In the 30 days since the inaugural, President Biden has already taken critical steps to re-invigorate U.S.’s moribund COVID Diplomacy. Biden’s re-engagement letter to the World Health Organization, his 200-page National Strategy for the COVID-19 Response and Pandemic Preparedness, released January 21, 2021, listing the need to “strengthen” and “surge the international COVID-19 public health & humanitarian response” and the recent commitment to support COVAX with a $1 billion donation spread over the next two years are excellent first steps. But the momentum created by these actions must be strengthened by additional steps that could be taken now that would not only strengthen U.S. soft power internationally, but would also preserve lives, globally.
Step 1: Expand Government Collaboration with International Scientific and Public Health Community
The Trump administration’s withdrawal from WHO, combined with an incomprehensible refusal to consider scientific advice in creating domestic and international COVID policies, has seriously undermined the collaborative responses required to combat successfully the global pandemic. Global scientific collaboration had already been seriously reduced as a result of the limitations on travel, international exchanges and an understandable inward focus on resolving domestic challenges in the face of a deadly pandemic.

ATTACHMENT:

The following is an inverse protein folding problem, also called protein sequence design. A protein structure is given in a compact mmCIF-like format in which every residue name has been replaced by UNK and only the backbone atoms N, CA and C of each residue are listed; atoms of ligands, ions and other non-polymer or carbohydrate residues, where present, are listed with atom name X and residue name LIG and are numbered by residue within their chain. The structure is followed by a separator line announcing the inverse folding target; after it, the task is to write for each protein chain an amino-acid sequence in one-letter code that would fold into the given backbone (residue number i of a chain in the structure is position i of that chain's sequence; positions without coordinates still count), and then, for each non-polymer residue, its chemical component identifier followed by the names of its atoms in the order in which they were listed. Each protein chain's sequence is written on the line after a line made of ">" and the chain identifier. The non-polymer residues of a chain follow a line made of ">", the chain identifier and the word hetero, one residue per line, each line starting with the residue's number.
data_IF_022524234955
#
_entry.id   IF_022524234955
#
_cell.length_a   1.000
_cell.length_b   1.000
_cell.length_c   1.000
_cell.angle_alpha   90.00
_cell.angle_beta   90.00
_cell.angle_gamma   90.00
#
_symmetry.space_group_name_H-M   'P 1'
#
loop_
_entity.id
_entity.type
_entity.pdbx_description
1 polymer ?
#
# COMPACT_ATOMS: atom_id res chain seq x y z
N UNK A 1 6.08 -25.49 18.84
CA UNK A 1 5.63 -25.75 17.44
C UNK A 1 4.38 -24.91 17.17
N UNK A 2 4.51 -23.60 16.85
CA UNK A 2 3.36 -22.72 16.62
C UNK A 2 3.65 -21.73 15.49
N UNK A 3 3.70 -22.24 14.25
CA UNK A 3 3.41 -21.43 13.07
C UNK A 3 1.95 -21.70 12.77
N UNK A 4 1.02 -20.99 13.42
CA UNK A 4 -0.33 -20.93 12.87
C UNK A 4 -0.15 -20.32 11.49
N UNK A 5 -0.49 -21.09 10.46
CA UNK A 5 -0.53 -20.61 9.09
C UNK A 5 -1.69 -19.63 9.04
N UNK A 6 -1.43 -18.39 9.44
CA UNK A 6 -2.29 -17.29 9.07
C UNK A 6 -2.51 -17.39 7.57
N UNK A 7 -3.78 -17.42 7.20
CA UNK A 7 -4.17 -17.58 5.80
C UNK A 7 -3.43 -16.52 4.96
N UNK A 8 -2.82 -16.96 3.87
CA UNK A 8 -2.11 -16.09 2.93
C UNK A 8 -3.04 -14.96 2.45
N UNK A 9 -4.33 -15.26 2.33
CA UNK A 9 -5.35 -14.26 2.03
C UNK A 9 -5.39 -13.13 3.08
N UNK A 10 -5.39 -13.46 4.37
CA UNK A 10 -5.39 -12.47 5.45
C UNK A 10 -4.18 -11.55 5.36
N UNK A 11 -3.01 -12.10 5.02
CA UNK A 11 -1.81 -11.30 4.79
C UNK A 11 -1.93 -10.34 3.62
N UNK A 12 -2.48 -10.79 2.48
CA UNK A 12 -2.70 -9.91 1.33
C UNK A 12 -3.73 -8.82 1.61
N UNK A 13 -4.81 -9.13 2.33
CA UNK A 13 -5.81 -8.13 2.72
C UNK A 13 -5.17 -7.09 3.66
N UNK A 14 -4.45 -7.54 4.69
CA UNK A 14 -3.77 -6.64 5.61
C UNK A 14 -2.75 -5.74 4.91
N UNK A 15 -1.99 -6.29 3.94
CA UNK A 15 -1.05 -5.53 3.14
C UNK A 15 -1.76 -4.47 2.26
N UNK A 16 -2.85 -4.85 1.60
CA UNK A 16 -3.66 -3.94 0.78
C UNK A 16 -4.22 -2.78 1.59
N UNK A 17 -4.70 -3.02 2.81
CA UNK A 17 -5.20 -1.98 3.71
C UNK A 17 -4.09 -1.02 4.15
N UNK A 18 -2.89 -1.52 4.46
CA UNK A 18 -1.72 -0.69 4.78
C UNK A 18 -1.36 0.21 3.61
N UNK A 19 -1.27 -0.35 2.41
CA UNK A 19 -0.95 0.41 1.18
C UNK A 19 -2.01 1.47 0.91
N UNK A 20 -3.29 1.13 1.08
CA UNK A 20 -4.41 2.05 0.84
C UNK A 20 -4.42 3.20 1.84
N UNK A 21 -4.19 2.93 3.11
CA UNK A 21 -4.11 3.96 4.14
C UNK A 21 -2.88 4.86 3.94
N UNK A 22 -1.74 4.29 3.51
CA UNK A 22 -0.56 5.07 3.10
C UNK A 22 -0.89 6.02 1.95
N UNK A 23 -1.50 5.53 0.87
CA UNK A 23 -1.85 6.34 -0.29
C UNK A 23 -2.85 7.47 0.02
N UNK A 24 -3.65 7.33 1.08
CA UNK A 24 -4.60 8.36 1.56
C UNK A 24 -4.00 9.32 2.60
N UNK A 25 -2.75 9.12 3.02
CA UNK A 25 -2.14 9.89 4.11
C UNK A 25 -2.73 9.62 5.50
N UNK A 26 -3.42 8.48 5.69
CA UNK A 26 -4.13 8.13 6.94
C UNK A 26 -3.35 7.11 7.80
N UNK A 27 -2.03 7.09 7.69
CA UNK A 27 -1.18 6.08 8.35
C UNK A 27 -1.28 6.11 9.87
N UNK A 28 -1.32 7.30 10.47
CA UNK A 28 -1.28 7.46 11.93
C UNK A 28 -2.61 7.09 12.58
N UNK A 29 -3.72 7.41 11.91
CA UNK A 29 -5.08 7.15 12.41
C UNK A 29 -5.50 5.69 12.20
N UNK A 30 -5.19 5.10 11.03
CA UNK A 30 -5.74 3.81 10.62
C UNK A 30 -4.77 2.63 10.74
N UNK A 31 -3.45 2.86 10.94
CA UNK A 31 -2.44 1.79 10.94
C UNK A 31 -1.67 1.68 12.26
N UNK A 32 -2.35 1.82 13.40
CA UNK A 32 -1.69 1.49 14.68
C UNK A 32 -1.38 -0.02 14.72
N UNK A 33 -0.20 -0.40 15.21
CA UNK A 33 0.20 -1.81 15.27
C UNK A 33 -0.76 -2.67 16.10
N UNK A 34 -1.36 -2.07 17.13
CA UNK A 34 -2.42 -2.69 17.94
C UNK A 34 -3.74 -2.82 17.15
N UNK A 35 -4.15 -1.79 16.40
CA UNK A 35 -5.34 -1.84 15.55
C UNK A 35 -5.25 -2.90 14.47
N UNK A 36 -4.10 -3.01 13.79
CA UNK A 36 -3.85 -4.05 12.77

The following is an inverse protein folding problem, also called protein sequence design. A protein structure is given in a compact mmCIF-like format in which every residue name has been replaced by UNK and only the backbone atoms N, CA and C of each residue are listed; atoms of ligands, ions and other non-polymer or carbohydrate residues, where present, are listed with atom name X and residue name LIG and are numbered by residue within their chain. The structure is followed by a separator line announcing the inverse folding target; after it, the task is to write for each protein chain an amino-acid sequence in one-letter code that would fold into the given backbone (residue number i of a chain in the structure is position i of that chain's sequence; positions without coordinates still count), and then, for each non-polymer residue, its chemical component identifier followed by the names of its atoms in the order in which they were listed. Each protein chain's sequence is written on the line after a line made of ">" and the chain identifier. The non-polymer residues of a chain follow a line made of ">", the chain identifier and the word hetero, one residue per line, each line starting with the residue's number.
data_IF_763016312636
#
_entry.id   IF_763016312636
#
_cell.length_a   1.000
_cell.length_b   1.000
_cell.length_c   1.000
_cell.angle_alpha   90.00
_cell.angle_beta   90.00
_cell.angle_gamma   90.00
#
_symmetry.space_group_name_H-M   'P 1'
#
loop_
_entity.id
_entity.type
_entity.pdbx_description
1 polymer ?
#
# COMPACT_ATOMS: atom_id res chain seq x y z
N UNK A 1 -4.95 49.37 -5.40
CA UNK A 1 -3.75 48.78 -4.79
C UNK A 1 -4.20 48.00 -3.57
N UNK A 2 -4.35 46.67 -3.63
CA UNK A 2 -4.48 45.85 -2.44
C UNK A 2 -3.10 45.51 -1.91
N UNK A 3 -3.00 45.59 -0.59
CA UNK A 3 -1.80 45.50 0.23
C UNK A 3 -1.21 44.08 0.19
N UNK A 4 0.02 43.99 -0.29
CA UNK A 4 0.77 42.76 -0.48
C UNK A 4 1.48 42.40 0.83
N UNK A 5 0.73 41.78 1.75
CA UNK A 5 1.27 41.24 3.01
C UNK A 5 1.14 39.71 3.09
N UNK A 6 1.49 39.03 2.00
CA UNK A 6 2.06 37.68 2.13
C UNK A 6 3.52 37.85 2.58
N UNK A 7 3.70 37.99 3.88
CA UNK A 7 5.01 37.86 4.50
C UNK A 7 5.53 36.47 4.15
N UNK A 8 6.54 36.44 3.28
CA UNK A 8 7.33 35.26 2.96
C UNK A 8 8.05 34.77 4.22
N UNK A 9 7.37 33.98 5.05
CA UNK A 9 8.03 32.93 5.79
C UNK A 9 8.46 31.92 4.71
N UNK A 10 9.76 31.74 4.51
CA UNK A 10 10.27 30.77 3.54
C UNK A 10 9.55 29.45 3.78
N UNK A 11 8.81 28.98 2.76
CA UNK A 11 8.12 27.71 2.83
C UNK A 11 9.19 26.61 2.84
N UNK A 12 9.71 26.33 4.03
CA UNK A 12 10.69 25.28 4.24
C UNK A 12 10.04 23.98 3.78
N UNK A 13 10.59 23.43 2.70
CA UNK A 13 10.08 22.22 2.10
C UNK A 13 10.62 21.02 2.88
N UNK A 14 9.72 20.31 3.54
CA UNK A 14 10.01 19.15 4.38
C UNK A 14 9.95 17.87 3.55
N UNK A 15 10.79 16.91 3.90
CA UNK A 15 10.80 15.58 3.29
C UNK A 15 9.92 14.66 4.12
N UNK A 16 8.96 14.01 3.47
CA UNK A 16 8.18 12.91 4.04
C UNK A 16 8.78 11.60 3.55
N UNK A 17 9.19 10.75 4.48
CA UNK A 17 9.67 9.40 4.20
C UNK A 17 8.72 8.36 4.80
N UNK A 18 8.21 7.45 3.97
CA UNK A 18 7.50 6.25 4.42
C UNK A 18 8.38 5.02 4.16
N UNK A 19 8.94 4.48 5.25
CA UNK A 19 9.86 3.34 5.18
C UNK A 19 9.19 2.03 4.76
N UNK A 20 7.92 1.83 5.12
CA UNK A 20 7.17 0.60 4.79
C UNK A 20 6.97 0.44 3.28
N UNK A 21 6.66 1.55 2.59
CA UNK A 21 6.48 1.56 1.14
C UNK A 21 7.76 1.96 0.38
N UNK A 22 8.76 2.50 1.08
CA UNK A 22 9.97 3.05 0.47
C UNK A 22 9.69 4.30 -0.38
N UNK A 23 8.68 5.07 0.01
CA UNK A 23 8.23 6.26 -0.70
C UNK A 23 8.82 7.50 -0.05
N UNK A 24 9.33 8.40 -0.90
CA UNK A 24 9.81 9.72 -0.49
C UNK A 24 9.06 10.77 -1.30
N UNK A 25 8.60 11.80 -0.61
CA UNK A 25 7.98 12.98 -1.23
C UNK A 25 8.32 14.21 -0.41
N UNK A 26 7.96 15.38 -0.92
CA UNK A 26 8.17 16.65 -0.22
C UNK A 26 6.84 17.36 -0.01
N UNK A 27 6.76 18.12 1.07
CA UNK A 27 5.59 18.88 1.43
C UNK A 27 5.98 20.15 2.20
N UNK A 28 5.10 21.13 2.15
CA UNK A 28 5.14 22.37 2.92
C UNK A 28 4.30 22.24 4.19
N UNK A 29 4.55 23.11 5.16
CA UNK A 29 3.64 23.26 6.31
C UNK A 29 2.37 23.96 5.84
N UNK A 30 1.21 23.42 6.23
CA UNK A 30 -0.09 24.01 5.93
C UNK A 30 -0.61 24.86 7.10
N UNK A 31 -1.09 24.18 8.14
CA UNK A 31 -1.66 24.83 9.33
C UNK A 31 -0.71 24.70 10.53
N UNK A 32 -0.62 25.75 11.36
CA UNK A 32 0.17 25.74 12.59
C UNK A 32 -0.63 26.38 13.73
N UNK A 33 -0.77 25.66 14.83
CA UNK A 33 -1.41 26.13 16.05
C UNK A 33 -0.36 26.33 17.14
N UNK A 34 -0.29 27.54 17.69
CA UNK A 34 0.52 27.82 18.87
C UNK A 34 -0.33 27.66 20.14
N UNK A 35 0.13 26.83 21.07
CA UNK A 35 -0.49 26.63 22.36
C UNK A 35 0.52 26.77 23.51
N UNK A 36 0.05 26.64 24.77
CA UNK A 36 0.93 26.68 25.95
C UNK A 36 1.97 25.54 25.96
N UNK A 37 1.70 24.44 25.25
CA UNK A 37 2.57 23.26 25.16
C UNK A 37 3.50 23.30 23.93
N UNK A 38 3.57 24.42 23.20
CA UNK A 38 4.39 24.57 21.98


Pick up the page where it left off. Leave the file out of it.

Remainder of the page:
While private actors have continued to participate in WHO-sponsored and other international forum, U.S. government actors have been virtually non-existent. Re-engagement with WHO should help. Webinars organized by U.S. agencies with a range of collaborative partners from a diversity of countries would reconnect U.S. government outreach with existing and expanding private ones. It could also open new channels of communication to the benefit of both domestic and international scientific and health communities.
With new variants guaranteed to continue to reappear, the need for continued innovation in efforts to defeat COVID-19 must remain ongoing. Sharing information particularly in connection with testing and tracing could immediately improve, not only the global response, but the U.S. one as well.
Step 2. Reduce Barriers to Rapid Production of Effective Treatments